3. the actuarial gain taken into account is limited to the actuarial gain from investment experience;
          4. the assumed interest used to calculate such actuarial gains is not less than 3%; and
          5. the payments are not increasing as a constant percentage.
        7. Non-Conforming COLAs – Increases paid pursuant to COLAs/purchasing power protection provisions/thirteenth checks provisions not coming within any of the foregoing will only be permissible, if at all, under the grandfather/temporary relief discussed above.
      2. Restrictions on J&S Annuity With Younger Non-Spouse Beneficiary The 1987 and 2001 proposed regulations and the temporary regulation had a chart which barred the payment of a survivor portion of a joint and survivor annuity which exceeded a certain percentage of the member’s annuity, where the member and the beneficiary differed in age by more than 10 years. The applicable limit depended upon the difference between the age of the member and the age of the beneficiary. For example, under the chart, a surviving beneficiary who was 20 years younger than the member could not receive a survivor benefit which was greater than 73% of the member’s benefit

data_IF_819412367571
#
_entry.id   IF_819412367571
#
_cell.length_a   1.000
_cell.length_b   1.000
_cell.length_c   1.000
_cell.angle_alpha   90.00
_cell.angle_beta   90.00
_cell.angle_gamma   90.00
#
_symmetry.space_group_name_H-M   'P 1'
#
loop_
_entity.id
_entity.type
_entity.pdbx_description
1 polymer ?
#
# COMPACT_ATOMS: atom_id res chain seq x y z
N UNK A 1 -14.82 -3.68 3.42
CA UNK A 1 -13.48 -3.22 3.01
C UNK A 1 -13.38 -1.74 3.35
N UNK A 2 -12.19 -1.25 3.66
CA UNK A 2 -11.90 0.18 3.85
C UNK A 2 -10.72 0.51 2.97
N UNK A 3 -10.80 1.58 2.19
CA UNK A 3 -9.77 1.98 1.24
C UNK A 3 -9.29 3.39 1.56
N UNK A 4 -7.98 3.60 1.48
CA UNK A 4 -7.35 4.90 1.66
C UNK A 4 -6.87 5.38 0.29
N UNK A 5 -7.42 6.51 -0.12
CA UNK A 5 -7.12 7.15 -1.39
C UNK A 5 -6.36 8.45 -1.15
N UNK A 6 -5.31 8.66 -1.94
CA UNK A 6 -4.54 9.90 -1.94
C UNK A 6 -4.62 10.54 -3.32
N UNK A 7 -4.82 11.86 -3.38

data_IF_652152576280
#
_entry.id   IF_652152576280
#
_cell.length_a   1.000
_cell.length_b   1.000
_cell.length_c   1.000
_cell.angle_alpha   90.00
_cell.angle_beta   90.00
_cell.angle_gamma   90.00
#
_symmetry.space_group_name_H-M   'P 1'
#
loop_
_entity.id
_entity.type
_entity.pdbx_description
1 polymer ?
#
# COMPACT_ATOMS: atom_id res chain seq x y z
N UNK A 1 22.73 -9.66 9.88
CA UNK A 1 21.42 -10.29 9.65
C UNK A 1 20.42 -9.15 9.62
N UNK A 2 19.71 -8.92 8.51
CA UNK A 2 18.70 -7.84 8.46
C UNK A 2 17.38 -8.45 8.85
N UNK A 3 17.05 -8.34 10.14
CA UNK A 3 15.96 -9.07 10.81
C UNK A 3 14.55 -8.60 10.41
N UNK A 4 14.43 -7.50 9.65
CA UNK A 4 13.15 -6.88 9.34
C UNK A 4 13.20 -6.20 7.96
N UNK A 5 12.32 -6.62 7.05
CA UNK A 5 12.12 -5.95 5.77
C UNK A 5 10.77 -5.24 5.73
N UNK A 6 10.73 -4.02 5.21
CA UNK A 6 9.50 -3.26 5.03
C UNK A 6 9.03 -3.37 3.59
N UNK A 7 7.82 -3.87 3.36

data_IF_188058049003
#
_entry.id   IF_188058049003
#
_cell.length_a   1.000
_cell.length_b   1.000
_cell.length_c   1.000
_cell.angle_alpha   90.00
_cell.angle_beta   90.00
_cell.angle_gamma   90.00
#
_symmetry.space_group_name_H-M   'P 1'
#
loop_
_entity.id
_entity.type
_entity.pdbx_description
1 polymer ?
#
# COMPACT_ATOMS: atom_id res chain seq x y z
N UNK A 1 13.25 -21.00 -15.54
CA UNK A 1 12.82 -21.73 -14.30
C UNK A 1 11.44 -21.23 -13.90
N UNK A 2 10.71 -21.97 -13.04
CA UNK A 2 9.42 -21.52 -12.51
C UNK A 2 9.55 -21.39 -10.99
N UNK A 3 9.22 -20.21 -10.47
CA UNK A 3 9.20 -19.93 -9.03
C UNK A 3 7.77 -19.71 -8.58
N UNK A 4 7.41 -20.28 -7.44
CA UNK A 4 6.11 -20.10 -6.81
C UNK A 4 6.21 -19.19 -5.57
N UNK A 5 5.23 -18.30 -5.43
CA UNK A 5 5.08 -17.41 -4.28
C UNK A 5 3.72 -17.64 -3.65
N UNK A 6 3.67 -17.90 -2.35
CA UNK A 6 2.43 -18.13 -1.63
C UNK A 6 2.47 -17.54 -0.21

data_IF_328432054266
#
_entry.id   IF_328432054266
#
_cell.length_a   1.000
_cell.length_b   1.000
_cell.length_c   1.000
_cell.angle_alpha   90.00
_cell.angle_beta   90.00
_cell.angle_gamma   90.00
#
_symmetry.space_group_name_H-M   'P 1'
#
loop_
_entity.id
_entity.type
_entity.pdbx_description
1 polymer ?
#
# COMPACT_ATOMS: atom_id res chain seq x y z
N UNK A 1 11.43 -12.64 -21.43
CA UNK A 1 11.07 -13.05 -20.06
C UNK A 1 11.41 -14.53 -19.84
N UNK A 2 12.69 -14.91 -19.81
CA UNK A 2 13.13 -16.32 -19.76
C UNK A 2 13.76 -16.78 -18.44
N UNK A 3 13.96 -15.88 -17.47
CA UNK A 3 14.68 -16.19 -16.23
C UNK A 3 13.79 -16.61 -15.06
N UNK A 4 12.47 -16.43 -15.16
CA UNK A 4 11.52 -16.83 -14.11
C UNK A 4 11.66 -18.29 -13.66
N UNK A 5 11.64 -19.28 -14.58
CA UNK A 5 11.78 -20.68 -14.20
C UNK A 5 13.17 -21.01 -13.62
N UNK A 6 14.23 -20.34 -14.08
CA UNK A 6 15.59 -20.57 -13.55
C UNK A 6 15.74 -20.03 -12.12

3. Other Annuities with Other Types of Survivor Benefits
        1. In the case of an annuity provided by a IRC § 401(a) defined benefit plan, the final regulation appears to allow for a final payment to a survivor that does not exceed the actuarial present value of the member’s accrued benefit at the time of retirement over the total payments made before the death of the member (a “declining reserve annuity”).
        2. Otherwise the final regulation appears to bar the payment of any form of survivor benefit which is greater than the benefit being paid prior to the member’s death (unless the payment is permitted under one of the exceptions provided in the final regulation, e.g., a permitted COLA). This is the so-called “non-increasing benefit” rule.
        3. Some period certain annuities could be problematic depending upon the age of the member at retirement.
      4. Annuities that Change with Change in Circumstances